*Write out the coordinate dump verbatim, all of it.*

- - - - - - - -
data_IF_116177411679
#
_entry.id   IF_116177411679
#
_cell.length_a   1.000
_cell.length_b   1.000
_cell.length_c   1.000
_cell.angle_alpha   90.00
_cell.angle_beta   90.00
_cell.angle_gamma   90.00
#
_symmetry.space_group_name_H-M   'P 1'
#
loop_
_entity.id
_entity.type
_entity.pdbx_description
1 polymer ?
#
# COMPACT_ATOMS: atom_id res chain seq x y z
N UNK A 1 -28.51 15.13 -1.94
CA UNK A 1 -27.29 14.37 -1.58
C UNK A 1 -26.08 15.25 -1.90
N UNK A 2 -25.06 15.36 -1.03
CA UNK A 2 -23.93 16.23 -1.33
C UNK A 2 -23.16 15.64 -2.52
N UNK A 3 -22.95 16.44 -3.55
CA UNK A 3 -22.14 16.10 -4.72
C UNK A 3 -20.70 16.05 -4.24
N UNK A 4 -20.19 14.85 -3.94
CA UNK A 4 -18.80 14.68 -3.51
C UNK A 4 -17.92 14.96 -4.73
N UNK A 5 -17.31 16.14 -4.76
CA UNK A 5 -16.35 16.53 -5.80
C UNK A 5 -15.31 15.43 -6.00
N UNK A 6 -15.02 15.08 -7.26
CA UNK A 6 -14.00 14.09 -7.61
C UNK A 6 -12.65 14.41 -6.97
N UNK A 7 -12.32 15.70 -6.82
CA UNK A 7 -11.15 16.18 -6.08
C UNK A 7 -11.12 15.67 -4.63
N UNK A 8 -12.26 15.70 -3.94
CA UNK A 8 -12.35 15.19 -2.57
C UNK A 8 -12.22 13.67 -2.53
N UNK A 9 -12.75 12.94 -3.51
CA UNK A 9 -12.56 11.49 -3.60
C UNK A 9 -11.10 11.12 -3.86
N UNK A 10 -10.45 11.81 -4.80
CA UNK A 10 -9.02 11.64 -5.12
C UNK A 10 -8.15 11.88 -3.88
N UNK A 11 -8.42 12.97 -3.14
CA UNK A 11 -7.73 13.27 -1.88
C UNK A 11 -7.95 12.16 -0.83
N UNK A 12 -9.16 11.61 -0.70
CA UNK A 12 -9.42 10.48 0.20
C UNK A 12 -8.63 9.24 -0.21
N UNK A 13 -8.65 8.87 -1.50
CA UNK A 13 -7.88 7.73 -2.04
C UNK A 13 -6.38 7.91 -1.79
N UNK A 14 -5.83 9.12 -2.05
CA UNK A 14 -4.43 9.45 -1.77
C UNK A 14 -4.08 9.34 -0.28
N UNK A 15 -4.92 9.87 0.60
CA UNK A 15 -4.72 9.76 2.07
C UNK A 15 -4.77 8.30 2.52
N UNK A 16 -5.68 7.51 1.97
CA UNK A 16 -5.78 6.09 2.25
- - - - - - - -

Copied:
data_IF_116177411679
#
_entry.id   IF_116177411679
#
_cell.length_a   1.000
_cell.length_b   1.000
_cell.length_c   1.000
_cell.angle_alpha   90.00
_cell.angle_beta   90.00
_cell.angle_gamma   90.00
#
_symmetry.space_group_name_H-M   'P 1'
#
loop_
_entity.id
_entity.type
_entity.pdbx_description
1 polymer ?
#
# COMPACT_ATOMS: atom_id res chain seq x y z
N UNK A 1 -28.51 15.13 -1.94
CA UNK A 1 -27.29 14.37 -1.58
C UNK A 1 -26.08 15.25 -1.90
N UNK A 2 -25.06 15.36 -1.03
CA UNK A 2 -23.93 16.23 -1.33
C UNK A 2 -23.16 15.64 -2.52
N UNK A 3 -22.95 16.44 -3.55
CA UNK A 3 -22.14 16.10 -4.72
C UNK A 3 -20.70 16.05 -4.24
N UNK A 4 -20.19 14.85 -3.94
CA UNK A 4 -18.80 14.68 -3.51
C UNK A 4 -17.92 14.96 -4.73
N UNK A 5 -17.31 16.14 -4.76
CA UNK A 5 -16.35 16.53 -5.80
C UNK A 5 -15.31 15.43 -6.00
N UNK A 6 -15.02 15.08 -7.26
CA UNK A 6 -14.00 14.09 -7.61
C UNK A 6 -12.65 14.41 -6.97
N UNK A 7 -12.32 15.70 -6.82
CA UNK A 7 -11.15 16.18 -6.08
C UNK A 7 -11.12 15.67 -4.63
N UNK A 8 -12.26 15.70 -3.94
CA UNK A 8 -12.35 15.19 -2.57
C UNK A 8 -12.22 13.67 -2.53
N UNK A 9 -12.75 12.94 -3.51
CA UNK A 9 -12.56 11.49 -3.60
C UNK A 9 -11.10 11.12 -3.86
N UNK A 10 -10.45 11.81 -4.80
CA UNK A 10 -9.02 11.64 -5.12
C UNK A 10 -8.15 11.88 -3.88
N UNK A 11 -8.42 12.97 -3.14
CA UNK A 11 -7.73 13.27 -1.88
C UNK A 11 -7.95 12.16 -0.83
N UNK A 12 -9.16 11.61 -0.70
CA UNK A 12 -9.42 10.48 0.20
C UNK A 12 -8.63 9.24 -0.21
N UNK A 13 -8.65 8.87 -1.50
CA UNK A 13 -7.88 7.73 -2.04
C UNK A 13 -6.38 7.91 -1.79
N UNK A 14 -5.83 9.12 -2.05
CA UNK A 14 -4.43 9.45 -1.77
C UNK A 14 -4.08 9.34 -0.28
N UNK A 15 -4.92 9.87 0.60
CA UNK A 15 -4.72 9.76 2.07
C UNK A 15 -4.77 8.30 2.52
N UNK A 16 -5.68 7.51 1.97
CA UNK A 16 -5.78 6.09 2.25